Socrates the Stonemason

This is a draft of a story I wrote for my three-year old daughter, Poppy, because she keeps asking me to tell her more about Socrates.

[This is a draft of a story I wrote for my three-year old daughter, Poppy, because she keeps asking me to tell her more about Socrates.Socrates]

Hundreds and hundreds of years ago, almost two and a half thousand years ago, a very wise man lived in the city of Athens.  His name was Socrates and some people say he was the wisest man who ever lived.  He said he was just a “philosopher”, though, which means someone who loves wisdom but isn’t wise yet himself.  So philosophers are always looking for wisdom.

Socrates’ daddy was a stonemason and sculptor called Sophroniscus, who helped to build a famous temple called the Parthenon, high up on a hill in Athens, in a place called the Acropolis.  A stonemason is a man who cuts stone and a sculptor is a man who makes beautiful statues.  When he was young, Socrates learned how to cut stone and make statues, just like his daddy.  That’s what he did for a living and he became very good at it.  Some people say he made a famous sculpture, a statue, of three beautiful goddesses called The Three Graces, which stood at the entrance to the Acropolis.

Socrates tried very hard to make statues that were perfect.  He wanted to show everyone what a totally wise and good person might look like.  He believed that wisdom and goodness were beautiful but he wasn’t really happy with the statues he created.  He felt something was missing.  So he spoke to the other stonemasons because he wanted to learn from them but he found that although they made statues of people who were good, they couldn’t really explain to him what goodness was or how to learn about it.  He said they had become like blocks of stone themselves because they lacked wisdom.  They were looking outside at the statues too much rather than looking inside themselves.

Then Socrates had an idea.  He put down his tools and from that day forward he stopped making statues.  He said he was amazed that the sculptors who tried so hard to make blocks of stone into statues of perfectly wise and good people didn’t know how to become wise or good people themselves.  So he decided to stop sculpting stone and to begin sculpting himself, his own mind, his character, and to become wise and good.  He was going to make himself beautiful rather than making beautiful statues.  Everyone thought this was funny because Socrates was not very beautiful to look at.  He had a big round belly and a snub-nose and his friend Plato said he looked like a satyr, which is a cross between a man and a goat!  Socrates laughed back at them, though, and said that true beauty comes from within, from our character.  He liked to joke that if there was a beauty contest between him and the people laughing at him then he would be the winner because he was more beautiful inside.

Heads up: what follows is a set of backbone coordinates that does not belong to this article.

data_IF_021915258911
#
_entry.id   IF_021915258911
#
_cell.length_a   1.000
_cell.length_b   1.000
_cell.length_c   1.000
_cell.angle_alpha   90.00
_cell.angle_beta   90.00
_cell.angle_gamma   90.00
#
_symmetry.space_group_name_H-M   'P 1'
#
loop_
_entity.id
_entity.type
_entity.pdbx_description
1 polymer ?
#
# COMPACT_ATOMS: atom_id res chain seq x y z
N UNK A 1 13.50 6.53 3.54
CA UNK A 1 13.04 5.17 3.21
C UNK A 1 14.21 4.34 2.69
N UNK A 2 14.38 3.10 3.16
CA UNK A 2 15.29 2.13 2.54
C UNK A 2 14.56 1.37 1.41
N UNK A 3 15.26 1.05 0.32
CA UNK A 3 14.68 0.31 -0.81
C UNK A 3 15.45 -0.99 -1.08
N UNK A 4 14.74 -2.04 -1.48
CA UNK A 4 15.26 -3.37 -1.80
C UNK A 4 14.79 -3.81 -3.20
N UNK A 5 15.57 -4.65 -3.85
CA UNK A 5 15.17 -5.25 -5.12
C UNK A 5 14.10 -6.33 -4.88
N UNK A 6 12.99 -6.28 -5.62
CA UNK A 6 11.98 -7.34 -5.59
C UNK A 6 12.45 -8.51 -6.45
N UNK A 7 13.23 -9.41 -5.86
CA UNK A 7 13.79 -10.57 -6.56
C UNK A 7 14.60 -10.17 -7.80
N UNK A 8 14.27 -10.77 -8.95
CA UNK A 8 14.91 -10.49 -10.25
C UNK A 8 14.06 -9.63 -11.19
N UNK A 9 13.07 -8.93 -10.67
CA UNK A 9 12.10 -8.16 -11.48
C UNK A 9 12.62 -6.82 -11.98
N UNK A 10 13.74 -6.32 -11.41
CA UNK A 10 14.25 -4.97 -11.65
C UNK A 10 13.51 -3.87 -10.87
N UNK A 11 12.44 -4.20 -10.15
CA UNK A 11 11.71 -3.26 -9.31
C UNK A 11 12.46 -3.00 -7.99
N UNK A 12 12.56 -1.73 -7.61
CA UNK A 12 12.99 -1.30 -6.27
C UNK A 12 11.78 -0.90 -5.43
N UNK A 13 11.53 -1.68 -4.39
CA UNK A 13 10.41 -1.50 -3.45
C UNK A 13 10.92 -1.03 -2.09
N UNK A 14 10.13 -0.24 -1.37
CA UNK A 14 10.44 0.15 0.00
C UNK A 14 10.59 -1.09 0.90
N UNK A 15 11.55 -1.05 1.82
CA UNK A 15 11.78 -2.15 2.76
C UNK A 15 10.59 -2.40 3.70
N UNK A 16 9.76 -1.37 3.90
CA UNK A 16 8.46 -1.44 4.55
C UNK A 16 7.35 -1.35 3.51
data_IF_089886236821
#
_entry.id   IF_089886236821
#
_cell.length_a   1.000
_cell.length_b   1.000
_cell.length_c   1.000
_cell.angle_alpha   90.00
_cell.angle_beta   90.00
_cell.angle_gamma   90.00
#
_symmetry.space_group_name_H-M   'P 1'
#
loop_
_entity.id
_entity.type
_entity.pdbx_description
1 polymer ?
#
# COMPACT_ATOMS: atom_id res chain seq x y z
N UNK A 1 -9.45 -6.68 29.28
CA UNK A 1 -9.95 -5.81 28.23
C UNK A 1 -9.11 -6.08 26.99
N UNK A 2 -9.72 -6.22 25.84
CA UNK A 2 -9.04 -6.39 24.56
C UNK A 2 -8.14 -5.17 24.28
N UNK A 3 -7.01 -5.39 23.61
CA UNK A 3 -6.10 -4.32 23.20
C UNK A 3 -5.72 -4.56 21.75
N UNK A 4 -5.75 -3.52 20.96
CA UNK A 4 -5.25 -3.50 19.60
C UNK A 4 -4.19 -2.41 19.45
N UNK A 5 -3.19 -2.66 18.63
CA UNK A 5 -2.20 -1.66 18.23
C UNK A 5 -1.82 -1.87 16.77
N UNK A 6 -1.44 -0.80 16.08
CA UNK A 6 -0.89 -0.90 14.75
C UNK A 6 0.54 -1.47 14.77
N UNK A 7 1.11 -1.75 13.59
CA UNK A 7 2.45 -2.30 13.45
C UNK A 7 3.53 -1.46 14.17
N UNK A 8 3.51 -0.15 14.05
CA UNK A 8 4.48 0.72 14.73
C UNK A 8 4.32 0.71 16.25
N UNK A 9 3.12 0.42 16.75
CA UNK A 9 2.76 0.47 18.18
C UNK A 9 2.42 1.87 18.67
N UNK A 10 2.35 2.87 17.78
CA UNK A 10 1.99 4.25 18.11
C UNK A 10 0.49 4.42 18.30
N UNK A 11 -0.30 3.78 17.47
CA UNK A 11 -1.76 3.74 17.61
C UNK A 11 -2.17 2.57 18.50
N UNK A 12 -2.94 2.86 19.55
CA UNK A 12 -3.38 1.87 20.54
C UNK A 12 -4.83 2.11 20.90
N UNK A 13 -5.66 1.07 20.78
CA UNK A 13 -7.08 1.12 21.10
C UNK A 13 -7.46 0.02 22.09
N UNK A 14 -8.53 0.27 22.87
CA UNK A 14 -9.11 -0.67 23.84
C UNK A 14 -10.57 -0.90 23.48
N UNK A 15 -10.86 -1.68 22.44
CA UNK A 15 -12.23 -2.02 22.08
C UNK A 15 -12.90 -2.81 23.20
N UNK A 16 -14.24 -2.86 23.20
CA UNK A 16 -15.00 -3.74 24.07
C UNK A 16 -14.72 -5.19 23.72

So he gave up being a stonemason and a sculptor and instead of doing his daddy’s job he decided to switch to doing his mummy’s job instead.  Socrates’ mummy was a midwife.  When a lady has a baby inside her tummy, a midwife is another lady who helps her give birth, so the baby can come out of her tummy and ride around in its pram. Socrates said he had become a midwife just like his mummy but he didn’t help ladies with babies in their tummies to give birth to them… He helped people, men and women, with ideas inside them to give birth to those ideas, so they could share them with other people, talk about them, and try to learn the truth about them.

Socrates helped people to give birth to ideas by asking them lots of really difficult questions about what it means to be wise and good.  He asked soldiers “What does it really mean to be brave?”, he asked leaders and politicians “What is justice?”, and he asked teachers “What is wisdom?”  Socrates said that if you can learn what it means to be a good person you’ll become wise and live a good life.  He always pretended he didn’t know the answers.  Some people say, though, that by patiently asking lots of difficult questions, helping other people to give birth to ideas, and listening carefully to what they said, Socrates became wise himself and he lived a good life.  People still remember him today, even though he died a very long time ago.

Stoicism and the death of Socrates

An excerpt from the forthcoming book Teach yourself Stoicism (2013), about the exemplary “good death” of Socrates and its importance to Stoicism.

Stoicism and the Death of Socrates

Excerpt from Teach yourself Stoicism and the Art of Happiness (2013), copyright © Donald Robertson.